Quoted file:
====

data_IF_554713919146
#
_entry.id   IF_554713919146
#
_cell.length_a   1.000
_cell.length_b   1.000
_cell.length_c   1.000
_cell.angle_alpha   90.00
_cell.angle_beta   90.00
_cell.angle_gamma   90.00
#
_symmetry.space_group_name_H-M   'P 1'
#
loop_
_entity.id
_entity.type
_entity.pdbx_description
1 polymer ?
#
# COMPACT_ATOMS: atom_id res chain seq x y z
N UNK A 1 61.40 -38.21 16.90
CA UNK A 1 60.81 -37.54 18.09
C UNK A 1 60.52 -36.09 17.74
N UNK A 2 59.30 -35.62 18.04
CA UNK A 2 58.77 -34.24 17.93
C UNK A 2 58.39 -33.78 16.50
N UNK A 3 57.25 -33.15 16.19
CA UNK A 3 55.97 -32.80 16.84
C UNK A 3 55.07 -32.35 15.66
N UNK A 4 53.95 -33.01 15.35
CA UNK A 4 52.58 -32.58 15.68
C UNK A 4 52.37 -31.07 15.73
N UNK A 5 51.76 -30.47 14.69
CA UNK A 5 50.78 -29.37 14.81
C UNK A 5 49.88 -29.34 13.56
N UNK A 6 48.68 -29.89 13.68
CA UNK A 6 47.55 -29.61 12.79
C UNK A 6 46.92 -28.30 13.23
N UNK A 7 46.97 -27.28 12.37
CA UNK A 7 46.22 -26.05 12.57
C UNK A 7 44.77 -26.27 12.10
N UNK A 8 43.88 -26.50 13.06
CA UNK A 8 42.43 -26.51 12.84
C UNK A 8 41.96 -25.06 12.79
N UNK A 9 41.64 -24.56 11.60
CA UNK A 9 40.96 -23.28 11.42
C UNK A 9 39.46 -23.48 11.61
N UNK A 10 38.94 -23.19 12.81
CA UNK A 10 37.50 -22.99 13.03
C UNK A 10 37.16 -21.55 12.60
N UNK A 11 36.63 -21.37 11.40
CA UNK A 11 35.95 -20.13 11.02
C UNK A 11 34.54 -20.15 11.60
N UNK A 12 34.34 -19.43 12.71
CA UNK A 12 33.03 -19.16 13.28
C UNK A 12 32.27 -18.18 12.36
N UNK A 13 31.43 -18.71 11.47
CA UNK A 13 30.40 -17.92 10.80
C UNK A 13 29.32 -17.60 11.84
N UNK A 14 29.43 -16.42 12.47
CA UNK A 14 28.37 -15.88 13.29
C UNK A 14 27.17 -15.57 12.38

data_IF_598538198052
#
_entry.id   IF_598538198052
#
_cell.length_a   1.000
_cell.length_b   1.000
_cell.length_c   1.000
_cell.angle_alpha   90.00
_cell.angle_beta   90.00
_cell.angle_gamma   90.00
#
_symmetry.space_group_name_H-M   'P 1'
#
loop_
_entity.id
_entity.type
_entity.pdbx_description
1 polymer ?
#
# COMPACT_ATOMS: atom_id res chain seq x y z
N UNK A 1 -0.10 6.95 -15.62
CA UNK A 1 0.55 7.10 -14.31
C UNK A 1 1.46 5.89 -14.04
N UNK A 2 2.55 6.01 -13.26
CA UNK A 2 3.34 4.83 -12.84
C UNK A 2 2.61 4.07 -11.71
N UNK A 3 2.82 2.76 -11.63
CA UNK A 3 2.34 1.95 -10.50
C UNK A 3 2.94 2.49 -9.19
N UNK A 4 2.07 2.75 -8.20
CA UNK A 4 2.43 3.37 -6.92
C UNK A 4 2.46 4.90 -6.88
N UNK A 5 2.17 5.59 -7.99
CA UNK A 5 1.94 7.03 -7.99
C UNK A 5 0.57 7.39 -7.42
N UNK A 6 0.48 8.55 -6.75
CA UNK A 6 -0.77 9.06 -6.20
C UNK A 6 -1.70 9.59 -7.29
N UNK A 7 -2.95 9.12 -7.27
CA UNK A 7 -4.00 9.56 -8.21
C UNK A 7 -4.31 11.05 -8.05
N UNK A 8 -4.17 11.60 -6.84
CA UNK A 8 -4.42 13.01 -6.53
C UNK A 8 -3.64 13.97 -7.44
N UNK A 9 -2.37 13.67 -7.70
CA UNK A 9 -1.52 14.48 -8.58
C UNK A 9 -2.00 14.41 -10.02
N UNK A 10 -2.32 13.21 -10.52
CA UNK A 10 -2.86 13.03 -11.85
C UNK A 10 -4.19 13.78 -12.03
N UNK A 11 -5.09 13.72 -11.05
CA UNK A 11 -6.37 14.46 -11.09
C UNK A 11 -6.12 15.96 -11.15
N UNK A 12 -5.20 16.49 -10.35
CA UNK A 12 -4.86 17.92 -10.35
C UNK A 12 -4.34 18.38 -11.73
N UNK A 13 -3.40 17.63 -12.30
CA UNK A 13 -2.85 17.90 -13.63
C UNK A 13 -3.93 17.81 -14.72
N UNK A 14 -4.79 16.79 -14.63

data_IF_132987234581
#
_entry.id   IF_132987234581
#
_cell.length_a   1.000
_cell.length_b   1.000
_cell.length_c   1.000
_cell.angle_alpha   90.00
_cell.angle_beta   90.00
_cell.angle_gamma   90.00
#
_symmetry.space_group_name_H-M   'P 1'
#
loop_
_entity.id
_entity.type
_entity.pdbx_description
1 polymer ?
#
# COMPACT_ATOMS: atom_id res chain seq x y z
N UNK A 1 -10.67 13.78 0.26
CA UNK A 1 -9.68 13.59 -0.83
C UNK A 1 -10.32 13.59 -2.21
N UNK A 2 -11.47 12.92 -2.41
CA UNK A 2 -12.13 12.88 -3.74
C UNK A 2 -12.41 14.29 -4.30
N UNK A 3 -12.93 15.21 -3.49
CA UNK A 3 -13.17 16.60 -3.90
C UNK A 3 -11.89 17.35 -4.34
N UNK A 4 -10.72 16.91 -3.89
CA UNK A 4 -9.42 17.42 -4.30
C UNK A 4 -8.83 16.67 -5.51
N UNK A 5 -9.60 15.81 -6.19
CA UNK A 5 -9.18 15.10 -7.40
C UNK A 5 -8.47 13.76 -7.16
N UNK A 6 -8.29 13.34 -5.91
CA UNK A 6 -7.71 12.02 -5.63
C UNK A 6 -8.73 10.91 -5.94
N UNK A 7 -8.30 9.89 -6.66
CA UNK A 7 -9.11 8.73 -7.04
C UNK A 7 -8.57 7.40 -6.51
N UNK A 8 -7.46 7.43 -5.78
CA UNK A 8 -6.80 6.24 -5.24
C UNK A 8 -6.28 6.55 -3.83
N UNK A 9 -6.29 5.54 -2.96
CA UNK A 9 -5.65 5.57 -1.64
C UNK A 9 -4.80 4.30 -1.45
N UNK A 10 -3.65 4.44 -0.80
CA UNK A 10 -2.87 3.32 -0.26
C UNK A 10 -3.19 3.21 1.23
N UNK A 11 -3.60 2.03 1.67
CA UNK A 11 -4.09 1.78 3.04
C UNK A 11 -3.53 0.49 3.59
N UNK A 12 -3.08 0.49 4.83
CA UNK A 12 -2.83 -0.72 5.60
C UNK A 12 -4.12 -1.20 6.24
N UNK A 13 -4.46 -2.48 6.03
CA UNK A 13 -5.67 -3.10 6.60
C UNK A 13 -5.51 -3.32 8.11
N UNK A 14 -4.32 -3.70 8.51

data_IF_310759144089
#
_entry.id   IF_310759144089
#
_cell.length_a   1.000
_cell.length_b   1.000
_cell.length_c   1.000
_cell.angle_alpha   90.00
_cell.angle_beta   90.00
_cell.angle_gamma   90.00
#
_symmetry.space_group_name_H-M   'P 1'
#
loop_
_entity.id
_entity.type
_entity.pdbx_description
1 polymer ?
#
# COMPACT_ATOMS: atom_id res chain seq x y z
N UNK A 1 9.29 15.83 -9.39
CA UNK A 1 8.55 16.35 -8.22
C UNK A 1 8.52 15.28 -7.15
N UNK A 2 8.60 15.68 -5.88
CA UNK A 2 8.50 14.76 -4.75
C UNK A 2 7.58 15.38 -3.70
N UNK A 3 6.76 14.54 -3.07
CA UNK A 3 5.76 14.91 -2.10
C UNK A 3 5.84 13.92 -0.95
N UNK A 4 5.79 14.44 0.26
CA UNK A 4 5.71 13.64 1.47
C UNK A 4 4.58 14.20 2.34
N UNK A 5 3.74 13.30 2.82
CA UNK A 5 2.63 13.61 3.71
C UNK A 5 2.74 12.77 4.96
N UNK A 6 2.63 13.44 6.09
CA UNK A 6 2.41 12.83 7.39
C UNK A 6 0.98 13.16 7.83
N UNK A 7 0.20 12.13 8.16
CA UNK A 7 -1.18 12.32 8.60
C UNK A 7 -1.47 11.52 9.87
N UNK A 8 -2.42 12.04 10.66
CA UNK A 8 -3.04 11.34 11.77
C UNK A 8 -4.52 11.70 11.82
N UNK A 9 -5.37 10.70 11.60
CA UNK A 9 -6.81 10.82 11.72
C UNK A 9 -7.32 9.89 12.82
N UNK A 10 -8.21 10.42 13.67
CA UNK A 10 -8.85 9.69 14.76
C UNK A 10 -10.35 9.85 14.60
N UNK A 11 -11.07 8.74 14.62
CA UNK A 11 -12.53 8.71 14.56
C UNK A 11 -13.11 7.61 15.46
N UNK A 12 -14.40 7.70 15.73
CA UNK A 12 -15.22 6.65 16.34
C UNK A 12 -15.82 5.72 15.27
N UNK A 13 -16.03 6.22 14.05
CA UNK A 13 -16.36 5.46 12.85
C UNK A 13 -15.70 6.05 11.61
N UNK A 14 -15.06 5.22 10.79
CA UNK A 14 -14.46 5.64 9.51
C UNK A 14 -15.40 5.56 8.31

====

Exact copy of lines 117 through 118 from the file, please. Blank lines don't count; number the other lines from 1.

CA UNK A 12 -4.86 17.92 -10.35
C UNK A 12 -4.34 18.38 -11.73